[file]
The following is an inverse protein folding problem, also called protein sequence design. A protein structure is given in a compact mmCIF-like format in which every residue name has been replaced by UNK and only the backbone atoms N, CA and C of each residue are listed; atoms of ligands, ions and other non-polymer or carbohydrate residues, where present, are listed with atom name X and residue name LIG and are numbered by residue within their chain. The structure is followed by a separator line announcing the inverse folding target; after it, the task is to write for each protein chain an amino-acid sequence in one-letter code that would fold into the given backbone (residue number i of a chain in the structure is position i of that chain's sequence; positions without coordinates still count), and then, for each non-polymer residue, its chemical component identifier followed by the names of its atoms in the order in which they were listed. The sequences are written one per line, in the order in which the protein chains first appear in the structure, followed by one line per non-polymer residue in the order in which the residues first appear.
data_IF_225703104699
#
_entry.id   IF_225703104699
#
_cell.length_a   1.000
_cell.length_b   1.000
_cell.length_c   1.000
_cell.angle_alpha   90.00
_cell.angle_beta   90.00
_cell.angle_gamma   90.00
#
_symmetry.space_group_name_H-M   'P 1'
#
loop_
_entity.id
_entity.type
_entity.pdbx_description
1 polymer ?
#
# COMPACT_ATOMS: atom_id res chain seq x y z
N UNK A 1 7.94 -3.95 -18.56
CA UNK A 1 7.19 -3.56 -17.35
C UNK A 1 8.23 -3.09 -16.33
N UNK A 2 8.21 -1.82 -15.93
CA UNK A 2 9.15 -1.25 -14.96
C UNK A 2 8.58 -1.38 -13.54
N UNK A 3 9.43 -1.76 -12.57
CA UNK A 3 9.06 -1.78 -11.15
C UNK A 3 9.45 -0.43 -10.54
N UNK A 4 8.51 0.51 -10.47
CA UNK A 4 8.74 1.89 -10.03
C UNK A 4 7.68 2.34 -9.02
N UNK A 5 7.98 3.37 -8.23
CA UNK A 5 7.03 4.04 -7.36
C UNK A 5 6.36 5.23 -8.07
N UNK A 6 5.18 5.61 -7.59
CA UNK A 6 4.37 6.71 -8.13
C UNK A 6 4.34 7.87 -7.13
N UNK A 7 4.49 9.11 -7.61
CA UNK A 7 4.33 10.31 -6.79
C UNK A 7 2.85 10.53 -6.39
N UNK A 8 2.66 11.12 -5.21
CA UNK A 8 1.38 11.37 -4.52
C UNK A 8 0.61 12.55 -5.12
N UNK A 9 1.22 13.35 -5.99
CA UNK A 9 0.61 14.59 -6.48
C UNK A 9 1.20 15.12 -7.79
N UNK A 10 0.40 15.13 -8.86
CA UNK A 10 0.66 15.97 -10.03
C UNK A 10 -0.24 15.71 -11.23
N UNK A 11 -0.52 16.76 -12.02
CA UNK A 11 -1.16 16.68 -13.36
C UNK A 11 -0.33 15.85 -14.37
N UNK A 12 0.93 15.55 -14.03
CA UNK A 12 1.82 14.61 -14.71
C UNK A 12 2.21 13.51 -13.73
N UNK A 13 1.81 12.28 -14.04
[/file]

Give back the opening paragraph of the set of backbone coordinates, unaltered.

The following is an inverse protein folding problem, also called protein sequence design. A protein structure is given in a compact mmCIF-like format in which every residue name has been replaced by UNK and only the backbone atoms N, CA and C of each residue are listed; atoms of ligands, ions and other non-polymer or carbohydrate residues, where present, are listed with atom name X and residue name LIG and are numbered by residue within their chain. The structure is followed by a separator line announcing the inverse folding target; after it, the task is to write for each protein chain an amino-acid sequence in one-letter code that would fold into the given backbone (residue number i of a chain in the structure is position i of that chain's sequence; positions without coordinates still count), and then, for each non-polymer residue, its chemical component identifier followed by the names of its atoms in the order in which they were listed. The sequences are written one per line, in the order in which the protein chains first appear in the structure, followed by one line per non-polymer residue in the order in which the residues first appear.